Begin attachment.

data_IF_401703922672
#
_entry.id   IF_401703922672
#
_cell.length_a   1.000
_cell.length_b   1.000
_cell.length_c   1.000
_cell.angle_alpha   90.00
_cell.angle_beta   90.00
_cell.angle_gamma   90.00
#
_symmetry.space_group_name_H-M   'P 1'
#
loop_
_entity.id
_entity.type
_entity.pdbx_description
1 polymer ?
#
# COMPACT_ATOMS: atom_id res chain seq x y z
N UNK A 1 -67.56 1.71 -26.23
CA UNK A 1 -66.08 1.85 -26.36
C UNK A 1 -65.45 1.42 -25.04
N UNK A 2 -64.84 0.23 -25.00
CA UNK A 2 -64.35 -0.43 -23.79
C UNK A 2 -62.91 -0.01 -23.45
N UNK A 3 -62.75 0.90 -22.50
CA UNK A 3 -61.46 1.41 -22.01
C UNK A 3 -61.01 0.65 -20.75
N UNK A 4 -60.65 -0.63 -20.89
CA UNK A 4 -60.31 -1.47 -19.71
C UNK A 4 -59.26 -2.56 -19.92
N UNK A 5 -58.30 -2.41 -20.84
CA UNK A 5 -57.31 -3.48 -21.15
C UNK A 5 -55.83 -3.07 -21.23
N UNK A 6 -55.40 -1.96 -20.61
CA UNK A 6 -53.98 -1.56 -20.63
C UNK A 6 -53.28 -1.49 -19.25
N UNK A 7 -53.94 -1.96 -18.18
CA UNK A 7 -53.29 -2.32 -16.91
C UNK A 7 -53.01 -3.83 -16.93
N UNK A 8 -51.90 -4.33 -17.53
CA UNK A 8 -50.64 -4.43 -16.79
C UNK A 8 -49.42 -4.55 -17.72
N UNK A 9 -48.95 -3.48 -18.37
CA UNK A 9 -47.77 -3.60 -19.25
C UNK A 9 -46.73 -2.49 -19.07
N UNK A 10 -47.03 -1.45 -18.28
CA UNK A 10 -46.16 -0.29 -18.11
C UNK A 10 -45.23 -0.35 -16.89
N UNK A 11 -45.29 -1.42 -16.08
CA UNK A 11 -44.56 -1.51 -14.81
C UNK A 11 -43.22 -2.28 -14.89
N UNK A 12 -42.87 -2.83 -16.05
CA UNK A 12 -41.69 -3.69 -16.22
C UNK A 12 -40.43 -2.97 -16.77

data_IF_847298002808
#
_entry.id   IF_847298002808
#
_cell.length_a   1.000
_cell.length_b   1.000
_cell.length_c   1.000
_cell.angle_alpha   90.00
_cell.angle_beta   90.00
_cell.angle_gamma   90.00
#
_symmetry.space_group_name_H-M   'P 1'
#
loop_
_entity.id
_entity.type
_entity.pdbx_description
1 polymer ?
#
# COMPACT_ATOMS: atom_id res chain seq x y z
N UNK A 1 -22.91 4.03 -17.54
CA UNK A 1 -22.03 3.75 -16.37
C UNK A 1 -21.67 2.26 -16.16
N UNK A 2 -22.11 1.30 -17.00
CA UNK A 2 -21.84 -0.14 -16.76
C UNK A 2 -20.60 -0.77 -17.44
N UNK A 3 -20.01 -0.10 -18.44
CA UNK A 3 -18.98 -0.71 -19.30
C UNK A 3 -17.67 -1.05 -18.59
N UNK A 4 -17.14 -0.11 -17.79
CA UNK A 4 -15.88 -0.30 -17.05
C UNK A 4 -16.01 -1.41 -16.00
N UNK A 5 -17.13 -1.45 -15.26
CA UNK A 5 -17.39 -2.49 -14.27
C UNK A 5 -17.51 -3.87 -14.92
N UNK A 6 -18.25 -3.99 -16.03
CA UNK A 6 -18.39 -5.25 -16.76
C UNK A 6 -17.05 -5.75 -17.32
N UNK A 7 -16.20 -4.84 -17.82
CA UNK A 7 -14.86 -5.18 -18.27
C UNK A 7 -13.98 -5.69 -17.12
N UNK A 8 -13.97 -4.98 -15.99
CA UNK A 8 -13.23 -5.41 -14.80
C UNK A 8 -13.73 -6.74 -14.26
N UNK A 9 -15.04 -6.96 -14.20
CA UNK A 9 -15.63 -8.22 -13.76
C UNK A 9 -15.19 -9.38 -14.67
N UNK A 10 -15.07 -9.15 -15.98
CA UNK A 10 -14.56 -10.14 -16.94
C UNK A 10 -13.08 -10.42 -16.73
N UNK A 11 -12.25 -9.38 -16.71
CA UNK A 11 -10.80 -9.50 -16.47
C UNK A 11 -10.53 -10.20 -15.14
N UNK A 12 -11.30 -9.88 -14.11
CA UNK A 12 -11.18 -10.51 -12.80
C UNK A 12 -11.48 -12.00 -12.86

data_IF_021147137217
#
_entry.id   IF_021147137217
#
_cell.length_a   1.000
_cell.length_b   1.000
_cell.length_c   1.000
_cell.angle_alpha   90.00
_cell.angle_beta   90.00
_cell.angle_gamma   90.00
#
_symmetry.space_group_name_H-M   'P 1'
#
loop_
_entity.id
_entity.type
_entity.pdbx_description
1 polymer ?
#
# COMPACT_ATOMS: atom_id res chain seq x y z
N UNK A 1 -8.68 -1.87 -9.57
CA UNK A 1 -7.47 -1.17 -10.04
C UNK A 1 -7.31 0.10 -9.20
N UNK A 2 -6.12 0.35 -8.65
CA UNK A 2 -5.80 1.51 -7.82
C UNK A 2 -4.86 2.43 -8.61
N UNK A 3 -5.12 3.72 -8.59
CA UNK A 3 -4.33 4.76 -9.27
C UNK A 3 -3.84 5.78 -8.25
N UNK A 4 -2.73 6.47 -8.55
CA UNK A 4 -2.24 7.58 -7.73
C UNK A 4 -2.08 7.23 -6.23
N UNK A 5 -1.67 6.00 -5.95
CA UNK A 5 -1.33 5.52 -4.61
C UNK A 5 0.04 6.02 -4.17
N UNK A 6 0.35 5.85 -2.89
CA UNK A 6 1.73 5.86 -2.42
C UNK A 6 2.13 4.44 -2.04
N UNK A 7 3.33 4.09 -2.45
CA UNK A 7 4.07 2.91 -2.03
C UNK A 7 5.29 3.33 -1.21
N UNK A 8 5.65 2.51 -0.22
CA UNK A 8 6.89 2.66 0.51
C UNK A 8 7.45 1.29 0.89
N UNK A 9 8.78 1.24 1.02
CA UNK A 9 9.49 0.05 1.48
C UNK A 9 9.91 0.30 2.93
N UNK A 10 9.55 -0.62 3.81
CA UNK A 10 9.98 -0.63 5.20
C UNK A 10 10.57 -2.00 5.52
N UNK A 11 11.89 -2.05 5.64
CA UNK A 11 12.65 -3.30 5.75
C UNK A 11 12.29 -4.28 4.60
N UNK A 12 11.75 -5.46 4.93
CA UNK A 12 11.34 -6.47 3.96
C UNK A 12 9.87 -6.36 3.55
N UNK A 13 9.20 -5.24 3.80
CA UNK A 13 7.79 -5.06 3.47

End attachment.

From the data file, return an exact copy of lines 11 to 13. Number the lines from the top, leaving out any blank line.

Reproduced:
#
_symmetry.space_group_name_H-M   'P 1'
#